Ch. 2: Maine Pegmatites: Local Descriptions

Ch. 2: Maine Pegmatites: Local Descriptions Page of 170 Ch. 2: Maine Pegmatites: Local Descriptions Text size:minus plus Restore normal size   Mail page  Print this page
106              PEGMATITES AND ASSOCIATED EOCKS OF MAINE.
in 1906, but in 1908 the quarry waste which had been clumped in it was being removed and new excavating had revealed considerable amounts of excellent feldspar. It is significant that much of the waste material dumped into this pit in the early mining is of good commercial grade according to present standards and is being saved. In the early days graphic granite was mostly discarded and only practically pure feldspar utilized. This pit is now about 100 feet in depth. The northernmost pit, from which large amounts of spar have recently been taken, is 200 feet long in a direction X. 25° E., 40 to 75 feet wide, and 20 to 30 feet deep.
In this quarry the commercially valuable rock is mainly a coarse graphic intergrowth of feldspar and quartz, which is estimated to comprise about one-half the total material excavated, the other half being waste which is highly quartzose or contains muscovite or iron-bearing minerals. (See Plate XVIII).
The quartz of this quarry is mostly gray and semiopaque, and in many places has a granular appearance. In a few places it is slightly pinkish in hue. Masses of pure quartz are usually small, the largest observed by the writer being a mass 6 feet across in the northern­most pit. It is not utilized commercially.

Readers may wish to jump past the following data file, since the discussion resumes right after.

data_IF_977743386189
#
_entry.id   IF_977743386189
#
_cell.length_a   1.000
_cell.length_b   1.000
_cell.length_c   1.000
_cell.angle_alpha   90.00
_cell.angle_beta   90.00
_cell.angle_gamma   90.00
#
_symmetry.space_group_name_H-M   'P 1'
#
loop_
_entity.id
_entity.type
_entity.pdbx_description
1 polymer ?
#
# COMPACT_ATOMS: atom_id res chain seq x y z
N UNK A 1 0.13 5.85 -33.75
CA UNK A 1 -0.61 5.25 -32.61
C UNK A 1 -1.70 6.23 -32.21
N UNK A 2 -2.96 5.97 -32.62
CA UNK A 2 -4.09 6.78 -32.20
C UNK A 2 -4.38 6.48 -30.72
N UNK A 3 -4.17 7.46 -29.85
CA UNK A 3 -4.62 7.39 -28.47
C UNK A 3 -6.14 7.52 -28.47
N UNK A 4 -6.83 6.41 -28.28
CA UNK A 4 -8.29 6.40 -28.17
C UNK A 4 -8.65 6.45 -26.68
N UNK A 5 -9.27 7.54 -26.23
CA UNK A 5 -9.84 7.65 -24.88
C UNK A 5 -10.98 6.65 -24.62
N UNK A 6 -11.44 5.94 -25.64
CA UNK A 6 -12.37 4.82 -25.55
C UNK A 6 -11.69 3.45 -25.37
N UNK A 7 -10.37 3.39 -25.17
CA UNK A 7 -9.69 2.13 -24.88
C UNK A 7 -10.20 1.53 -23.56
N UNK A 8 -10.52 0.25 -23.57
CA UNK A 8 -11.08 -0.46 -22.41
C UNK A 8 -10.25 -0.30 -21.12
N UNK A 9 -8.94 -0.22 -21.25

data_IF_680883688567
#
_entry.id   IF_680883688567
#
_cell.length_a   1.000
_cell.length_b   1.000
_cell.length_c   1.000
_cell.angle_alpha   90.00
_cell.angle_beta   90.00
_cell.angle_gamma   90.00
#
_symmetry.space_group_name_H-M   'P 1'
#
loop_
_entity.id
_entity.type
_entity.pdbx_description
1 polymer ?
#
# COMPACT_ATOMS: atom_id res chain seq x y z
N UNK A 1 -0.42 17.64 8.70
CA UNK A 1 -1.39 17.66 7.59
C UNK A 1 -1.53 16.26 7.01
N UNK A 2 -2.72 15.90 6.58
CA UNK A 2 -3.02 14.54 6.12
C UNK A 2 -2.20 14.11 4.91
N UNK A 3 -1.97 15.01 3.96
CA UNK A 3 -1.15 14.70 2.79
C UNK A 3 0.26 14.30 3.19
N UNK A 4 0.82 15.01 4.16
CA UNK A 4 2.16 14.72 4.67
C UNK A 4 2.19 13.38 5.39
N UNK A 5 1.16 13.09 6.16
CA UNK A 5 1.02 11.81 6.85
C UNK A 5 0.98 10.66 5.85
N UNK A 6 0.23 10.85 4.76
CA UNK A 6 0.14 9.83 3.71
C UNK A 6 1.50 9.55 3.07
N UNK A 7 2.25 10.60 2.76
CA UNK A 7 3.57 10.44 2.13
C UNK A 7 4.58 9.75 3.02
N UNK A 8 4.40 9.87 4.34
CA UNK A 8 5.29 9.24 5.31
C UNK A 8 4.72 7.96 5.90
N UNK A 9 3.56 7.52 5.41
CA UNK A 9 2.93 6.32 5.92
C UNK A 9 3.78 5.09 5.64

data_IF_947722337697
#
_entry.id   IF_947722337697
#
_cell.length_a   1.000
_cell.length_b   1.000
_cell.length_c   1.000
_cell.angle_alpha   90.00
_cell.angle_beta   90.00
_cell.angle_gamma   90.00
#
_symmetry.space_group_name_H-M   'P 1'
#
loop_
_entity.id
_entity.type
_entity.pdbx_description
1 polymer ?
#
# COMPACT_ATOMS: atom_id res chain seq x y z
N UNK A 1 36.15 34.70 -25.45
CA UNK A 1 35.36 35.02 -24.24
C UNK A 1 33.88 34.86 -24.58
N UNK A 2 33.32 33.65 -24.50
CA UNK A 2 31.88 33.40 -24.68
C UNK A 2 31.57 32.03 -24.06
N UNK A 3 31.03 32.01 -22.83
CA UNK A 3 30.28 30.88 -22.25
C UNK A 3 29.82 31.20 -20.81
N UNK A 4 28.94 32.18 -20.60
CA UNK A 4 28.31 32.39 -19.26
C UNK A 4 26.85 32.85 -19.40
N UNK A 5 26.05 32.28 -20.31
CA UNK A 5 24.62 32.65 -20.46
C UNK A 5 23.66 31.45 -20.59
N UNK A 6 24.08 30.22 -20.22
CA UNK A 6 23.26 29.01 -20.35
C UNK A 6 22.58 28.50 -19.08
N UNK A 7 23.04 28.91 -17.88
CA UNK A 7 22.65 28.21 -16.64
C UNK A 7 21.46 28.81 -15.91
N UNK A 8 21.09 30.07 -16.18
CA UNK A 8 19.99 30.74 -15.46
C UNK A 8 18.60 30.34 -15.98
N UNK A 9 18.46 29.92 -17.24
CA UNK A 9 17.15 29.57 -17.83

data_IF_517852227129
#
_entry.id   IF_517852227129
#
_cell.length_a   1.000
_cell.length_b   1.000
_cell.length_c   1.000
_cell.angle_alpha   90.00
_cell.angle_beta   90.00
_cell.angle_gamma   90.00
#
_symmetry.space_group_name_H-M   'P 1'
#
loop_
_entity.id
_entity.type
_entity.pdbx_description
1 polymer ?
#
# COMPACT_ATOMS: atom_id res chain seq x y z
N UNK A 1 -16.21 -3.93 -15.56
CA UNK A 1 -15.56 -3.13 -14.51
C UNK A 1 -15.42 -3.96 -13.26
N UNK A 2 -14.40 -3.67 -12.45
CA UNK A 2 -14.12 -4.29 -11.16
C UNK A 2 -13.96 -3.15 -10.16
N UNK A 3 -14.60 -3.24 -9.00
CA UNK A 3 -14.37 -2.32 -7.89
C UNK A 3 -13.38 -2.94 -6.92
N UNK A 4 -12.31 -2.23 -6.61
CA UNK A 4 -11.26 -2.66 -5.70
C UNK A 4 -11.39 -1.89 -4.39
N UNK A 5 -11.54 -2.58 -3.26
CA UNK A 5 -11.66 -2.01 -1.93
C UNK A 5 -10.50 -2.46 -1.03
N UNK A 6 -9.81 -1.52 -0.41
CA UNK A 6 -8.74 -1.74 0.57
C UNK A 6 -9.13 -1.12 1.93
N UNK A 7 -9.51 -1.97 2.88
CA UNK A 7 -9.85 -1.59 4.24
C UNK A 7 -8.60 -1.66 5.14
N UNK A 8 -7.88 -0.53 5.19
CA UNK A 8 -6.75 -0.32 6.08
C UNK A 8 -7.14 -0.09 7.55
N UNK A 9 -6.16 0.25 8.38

Most of the feldspar is orthoclase or microcline with small amounts of albite. The following analysis by the Pittsburg testing laboratory of the United States Geological Survey is of the best grade of buff-colored feldspar:
Very few large masses of pure feldspar are exposed in the present quarry openings, but it is said that in the past single blasts have loosened 100 tons of almost pure material. In the southern pit a number of masses of pure feldspar several feet across were exposed in 1908, but most of the rock here and practically all exposed in the middle and northern pits is an intergrowth of quartz and feldspar. Most of this intergrowth, however, is of excellent quality for pottery uses, since injurious minerals such as muscovite and black tourmaline are usually confined to certain portions of the mass and can be readily separated from the rest of the rock in mining. Although the graphic
Ch. 2: Maine Pegmatites: Local Descriptions Page of 170 Ch. 2: Maine Pegmatites: Local Descriptions
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